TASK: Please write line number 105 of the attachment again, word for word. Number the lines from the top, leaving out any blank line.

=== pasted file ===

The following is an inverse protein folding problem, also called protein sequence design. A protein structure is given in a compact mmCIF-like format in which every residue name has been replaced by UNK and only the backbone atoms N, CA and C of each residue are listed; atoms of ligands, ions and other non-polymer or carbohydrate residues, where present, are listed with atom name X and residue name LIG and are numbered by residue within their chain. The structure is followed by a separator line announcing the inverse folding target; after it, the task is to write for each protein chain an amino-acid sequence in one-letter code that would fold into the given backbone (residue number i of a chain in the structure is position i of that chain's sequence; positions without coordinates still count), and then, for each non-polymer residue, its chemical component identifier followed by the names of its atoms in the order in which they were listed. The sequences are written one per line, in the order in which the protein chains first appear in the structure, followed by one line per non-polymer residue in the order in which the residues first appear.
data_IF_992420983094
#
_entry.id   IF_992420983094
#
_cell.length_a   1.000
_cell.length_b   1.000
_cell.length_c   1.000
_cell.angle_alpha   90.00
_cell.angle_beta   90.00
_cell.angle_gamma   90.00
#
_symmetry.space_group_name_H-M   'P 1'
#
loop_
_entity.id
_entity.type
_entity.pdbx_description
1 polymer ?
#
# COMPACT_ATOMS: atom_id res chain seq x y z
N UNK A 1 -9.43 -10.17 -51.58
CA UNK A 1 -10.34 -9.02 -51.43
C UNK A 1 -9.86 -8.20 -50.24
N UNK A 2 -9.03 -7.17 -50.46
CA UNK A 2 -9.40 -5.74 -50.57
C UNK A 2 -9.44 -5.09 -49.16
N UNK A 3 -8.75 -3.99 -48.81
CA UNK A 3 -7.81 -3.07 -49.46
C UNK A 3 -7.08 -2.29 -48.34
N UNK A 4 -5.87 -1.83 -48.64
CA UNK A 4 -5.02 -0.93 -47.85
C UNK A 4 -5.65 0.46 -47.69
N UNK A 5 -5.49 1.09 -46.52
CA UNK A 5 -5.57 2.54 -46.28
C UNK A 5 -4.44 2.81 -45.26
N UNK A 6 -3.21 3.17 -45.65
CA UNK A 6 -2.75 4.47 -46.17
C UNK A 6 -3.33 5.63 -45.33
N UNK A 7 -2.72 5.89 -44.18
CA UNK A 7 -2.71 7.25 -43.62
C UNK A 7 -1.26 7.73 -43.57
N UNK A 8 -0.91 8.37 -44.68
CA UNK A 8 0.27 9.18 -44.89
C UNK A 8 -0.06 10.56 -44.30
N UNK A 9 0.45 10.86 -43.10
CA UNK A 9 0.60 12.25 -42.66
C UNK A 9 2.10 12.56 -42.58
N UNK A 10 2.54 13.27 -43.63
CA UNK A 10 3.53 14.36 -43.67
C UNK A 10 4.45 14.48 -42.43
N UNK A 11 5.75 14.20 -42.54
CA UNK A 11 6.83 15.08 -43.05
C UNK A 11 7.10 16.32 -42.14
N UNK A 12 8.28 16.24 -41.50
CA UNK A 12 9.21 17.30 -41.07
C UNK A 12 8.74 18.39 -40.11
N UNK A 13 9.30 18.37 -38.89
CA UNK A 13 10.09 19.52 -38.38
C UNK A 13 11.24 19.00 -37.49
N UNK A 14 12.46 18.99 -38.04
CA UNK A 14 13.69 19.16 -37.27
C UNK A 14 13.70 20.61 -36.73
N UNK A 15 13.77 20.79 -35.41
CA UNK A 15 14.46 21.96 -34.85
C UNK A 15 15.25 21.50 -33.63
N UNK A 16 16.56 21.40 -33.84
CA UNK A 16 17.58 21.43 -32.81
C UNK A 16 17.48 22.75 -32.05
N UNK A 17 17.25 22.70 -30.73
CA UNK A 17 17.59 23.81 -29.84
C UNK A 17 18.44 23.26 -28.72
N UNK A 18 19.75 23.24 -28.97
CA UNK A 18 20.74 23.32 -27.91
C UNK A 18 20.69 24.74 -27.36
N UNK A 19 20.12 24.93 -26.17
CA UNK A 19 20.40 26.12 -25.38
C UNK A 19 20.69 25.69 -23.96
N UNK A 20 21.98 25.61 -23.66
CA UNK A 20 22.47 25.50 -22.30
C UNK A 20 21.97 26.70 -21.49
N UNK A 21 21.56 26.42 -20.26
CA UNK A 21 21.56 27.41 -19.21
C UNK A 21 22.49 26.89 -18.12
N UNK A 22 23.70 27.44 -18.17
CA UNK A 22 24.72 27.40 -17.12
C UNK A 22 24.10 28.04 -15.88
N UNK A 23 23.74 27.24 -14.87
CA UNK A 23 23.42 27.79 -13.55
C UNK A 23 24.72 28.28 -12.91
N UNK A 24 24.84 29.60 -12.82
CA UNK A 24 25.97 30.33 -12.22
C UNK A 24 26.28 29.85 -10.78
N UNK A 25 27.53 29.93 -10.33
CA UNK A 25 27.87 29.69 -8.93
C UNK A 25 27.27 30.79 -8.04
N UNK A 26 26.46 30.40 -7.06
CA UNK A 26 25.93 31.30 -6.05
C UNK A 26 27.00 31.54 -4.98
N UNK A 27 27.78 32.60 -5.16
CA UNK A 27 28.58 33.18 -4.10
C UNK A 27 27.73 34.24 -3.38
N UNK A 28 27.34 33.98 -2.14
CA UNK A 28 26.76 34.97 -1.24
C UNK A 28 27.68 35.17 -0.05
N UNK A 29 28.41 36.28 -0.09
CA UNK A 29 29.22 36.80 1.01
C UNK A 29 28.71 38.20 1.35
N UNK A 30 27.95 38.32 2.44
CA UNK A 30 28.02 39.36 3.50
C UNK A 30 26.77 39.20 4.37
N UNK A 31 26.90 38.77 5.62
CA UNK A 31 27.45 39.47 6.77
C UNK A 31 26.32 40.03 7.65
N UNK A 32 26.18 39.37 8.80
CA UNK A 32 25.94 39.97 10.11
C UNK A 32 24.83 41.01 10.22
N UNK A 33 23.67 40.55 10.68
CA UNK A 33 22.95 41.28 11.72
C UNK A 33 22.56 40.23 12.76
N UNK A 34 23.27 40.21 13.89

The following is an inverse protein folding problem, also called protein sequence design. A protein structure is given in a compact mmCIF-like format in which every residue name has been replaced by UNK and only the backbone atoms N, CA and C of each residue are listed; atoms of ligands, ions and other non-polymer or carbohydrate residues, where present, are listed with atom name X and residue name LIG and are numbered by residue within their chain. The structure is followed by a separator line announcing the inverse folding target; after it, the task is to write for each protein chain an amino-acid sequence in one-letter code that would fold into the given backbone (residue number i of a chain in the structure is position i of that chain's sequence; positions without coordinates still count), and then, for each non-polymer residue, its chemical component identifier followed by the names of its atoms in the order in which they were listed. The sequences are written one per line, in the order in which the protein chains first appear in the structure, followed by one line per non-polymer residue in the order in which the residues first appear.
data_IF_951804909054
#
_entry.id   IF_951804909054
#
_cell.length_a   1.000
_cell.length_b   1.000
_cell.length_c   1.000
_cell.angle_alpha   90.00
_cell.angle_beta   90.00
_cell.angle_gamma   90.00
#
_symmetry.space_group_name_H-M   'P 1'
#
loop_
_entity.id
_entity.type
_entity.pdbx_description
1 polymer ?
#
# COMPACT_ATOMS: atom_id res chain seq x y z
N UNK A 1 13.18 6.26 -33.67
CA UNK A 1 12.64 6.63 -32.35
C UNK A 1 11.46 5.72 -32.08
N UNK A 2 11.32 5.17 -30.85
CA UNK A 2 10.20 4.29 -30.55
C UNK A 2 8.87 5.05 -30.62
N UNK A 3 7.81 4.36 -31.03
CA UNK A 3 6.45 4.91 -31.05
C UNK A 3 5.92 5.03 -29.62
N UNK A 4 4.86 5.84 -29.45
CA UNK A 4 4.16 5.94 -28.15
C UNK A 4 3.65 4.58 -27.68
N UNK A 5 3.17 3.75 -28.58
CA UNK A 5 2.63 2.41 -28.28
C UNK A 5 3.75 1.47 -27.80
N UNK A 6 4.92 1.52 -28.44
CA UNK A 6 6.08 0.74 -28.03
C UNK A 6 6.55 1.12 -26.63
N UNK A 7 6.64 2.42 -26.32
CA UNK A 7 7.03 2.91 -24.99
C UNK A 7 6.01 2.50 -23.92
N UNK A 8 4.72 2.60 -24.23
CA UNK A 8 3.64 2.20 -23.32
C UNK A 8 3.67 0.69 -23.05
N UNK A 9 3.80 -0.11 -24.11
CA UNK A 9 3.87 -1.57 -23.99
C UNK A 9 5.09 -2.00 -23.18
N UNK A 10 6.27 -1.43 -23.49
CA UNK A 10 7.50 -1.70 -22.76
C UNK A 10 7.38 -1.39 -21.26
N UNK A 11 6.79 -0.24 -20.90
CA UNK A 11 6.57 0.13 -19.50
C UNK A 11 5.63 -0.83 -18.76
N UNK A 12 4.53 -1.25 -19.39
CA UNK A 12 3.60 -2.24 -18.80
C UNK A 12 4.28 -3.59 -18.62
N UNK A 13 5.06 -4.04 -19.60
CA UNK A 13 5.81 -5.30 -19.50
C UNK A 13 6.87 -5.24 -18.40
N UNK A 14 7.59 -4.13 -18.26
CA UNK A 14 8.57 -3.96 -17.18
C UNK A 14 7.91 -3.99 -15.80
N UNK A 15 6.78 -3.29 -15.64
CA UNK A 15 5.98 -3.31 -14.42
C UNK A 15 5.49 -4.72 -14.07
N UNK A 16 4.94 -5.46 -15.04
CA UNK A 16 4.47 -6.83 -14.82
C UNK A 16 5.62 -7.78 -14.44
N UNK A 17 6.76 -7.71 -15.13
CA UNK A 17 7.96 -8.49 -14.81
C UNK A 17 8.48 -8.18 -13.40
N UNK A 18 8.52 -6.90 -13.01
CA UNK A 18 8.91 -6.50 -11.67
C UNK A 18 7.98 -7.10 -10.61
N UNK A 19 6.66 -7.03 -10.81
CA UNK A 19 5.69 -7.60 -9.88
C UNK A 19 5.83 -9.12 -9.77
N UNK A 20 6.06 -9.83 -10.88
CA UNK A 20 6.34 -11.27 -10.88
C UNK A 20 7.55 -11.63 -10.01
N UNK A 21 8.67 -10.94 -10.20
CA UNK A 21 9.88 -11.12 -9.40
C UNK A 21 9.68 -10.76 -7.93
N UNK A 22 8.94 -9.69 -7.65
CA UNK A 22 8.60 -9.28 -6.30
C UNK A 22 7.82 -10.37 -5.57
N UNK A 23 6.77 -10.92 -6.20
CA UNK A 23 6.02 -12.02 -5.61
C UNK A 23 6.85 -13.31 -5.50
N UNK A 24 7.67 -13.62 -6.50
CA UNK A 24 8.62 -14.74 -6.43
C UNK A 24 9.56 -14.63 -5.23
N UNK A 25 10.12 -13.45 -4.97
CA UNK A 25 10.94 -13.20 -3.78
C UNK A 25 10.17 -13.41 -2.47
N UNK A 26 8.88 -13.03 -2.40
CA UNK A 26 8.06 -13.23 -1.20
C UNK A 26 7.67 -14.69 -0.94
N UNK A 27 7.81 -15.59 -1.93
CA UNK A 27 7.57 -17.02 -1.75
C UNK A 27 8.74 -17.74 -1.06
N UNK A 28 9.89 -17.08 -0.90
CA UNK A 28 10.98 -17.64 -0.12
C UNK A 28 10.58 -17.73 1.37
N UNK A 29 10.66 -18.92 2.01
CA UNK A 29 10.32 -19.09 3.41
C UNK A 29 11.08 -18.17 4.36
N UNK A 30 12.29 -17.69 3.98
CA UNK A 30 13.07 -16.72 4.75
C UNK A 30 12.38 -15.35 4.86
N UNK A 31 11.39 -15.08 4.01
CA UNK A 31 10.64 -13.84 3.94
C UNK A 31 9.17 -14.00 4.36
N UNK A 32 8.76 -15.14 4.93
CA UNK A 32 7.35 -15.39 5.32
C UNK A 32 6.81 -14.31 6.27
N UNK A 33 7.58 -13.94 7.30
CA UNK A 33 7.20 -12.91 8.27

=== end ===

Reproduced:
C UNK A 28 27.68 35.17 -0.05